1. Teach about Private Parts/ Body Ownership: You must tell them about their private parts and their body ownership. Let them know that no one has the authority to touch them without their consent. And if someone has the child’s consent, no one should be authorized to touch their private parts. They should also know that doctors can examine the private parts but in the presence of someone from the safe circle.
2. Give time to your children: Whenever your child comes to you with something important to them, take time and listen to them without being distracted by something else. Let them know that you take them seriously, they are important to you. This will give them a kind of belief in you and they will start sharing things with you.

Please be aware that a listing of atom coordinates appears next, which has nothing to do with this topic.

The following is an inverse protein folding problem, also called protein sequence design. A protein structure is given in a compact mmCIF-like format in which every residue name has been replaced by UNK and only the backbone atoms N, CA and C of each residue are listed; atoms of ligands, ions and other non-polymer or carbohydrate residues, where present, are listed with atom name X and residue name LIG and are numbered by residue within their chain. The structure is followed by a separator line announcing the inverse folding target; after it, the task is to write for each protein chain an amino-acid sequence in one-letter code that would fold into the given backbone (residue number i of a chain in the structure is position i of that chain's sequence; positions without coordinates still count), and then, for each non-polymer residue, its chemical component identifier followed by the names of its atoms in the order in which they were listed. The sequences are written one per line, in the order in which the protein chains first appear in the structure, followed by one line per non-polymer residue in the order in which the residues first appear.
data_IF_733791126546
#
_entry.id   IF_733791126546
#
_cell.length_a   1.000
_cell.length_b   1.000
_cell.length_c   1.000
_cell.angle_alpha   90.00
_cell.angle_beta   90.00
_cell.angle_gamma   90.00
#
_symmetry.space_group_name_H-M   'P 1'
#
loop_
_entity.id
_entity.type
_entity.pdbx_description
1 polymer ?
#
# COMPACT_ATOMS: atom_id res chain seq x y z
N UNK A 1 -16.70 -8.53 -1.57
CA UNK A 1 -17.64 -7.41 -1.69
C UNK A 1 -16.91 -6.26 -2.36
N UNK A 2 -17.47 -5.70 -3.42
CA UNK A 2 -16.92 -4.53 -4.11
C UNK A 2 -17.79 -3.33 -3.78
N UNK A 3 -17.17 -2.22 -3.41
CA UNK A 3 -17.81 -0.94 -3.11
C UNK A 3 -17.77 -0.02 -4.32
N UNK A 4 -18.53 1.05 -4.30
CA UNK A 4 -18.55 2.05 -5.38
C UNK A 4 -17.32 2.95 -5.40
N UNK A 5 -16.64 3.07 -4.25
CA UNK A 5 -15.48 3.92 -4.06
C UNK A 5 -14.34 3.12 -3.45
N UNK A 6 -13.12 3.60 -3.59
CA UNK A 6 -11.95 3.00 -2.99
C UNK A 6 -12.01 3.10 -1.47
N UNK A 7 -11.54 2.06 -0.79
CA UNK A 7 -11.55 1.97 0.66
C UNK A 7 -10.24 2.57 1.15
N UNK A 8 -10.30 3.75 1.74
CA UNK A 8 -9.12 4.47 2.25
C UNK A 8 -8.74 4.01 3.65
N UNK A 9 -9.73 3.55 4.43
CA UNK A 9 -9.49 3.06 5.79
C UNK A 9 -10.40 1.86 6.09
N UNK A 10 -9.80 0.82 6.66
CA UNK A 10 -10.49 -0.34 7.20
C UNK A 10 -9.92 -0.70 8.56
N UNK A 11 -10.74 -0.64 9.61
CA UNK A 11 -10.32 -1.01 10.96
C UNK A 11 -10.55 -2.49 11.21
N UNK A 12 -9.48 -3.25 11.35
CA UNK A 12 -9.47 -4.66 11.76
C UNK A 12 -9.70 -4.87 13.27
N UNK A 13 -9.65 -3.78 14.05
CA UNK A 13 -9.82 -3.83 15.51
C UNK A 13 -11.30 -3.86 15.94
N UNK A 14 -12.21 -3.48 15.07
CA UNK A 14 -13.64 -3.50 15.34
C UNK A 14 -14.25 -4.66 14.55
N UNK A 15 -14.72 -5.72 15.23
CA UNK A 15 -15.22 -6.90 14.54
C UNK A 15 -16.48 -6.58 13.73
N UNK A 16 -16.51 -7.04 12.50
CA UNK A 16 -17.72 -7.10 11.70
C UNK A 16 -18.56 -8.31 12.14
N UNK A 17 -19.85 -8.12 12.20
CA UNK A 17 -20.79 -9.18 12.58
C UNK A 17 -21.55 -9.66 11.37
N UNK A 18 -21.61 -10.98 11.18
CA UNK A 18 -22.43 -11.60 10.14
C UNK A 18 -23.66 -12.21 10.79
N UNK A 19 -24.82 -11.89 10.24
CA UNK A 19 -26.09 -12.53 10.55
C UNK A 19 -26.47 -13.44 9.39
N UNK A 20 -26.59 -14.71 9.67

3. Talk About Secrets: In most cases, the abuser uses the secret-keeping technique to manipulate children. Make an environment for sharing secrets with your children. Let them know that you are their best buddy. If they see someone touching another child miss-appropriately or if someone is doing so with them, they should not keep this a secret.
4. Teach them about their Safe Circle: Every child needs to know whom to trust the most to keep them safe in every situation. The sincerest relation for kids is their parents.
5. It’s OK to Say “NO”: They must be taught that it is ok to say “No” on unsafe touch, (a touch that makes them feel uncomfortable). Support your child whenever they say NO. For example: If your child is saying NO to a hug, respect their decision instead of making them uncomfortable.